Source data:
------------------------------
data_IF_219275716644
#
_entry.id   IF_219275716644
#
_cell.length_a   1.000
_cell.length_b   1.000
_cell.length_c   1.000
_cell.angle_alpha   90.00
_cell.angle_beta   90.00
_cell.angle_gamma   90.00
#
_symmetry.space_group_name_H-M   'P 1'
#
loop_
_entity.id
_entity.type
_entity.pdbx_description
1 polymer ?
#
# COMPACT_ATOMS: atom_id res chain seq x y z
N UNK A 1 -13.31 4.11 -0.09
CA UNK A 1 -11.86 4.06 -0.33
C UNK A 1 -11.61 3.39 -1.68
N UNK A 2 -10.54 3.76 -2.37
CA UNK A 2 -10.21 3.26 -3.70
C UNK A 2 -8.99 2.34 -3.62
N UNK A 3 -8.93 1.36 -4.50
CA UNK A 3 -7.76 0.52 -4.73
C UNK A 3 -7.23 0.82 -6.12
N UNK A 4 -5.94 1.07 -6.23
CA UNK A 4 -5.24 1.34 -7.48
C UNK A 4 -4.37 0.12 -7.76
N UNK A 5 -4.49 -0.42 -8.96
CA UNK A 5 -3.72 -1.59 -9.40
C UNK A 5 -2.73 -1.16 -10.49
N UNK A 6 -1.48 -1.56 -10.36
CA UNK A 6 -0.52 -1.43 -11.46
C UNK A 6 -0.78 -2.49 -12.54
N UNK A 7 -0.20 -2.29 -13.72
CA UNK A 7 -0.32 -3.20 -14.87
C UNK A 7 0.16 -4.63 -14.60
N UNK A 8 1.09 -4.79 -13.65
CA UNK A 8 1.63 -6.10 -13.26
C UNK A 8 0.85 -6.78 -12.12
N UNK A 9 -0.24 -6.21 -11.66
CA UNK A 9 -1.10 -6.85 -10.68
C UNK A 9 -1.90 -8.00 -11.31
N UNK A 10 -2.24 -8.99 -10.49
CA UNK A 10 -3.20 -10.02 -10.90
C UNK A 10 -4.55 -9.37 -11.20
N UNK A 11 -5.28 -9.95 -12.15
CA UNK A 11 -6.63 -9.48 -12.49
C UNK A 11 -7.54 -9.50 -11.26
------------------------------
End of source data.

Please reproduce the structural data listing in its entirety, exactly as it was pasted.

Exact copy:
data_IF_219275716644
#
_entry.id   IF_219275716644
#
_cell.length_a   1.000
_cell.length_b   1.000
_cell.length_c   1.000
_cell.angle_alpha   90.00
_cell.angle_beta   90.00
_cell.angle_gamma   90.00
#
_symmetry.space_group_name_H-M   'P 1'
#
loop_
_entity.id
_entity.type
_entity.pdbx_description
1 polymer ?
#
# COMPACT_ATOMS: atom_id res chain seq x y z
N UNK A 1 -13.31 4.11 -0.09
CA UNK A 1 -11.86 4.06 -0.33
C UNK A 1 -11.61 3.39 -1.68
N UNK A 2 -10.54 3.76 -2.37
CA UNK A 2 -10.21 3.26 -3.70
C UNK A 2 -8.99 2.34 -3.62
N UNK A 3 -8.93 1.36 -4.50
CA UNK A 3 -7.76 0.52 -4.73
C UNK A 3 -7.23 0.82 -6.12
N UNK A 4 -5.94 1.07 -6.23
CA UNK A 4 -5.24 1.34 -7.48
C UNK A 4 -4.37 0.12 -7.76
N UNK A 5 -4.49 -0.42 -8.96
CA UNK A 5 -3.72 -1.59 -9.40
C UNK A 5 -2.73 -1.16 -10.49
N UNK A 6 -1.48 -1.56 -10.36
CA UNK A 6 -0.52 -1.43 -11.46
C UNK A 6 -0.78 -2.49 -12.54
N UNK A 7 -0.20 -2.29 -13.72
CA UNK A 7 -0.32 -3.20 -14.87
C UNK A 7 0.16 -4.63 -14.60
N UNK A 8 1.09 -4.79 -13.65
CA UNK A 8 1.63 -6.10 -13.26
C UNK A 8 0.85 -6.78 -12.12
N UNK A 9 -0.24 -6.21 -11.66
CA UNK A 9 -1.10 -6.85 -10.68
C UNK A 9 -1.90 -8.00 -11.31
N UNK A 10 -2.24 -8.99 -10.49
CA UNK A 10 -3.20 -10.02 -10.90
C UNK A 10 -4.55 -9.37 -11.20
N UNK A 11 -5.28 -9.95 -12.15
CA UNK A 11 -6.63 -9.48 -12.49
C UNK A 11 -7.54 -9.50 -11.26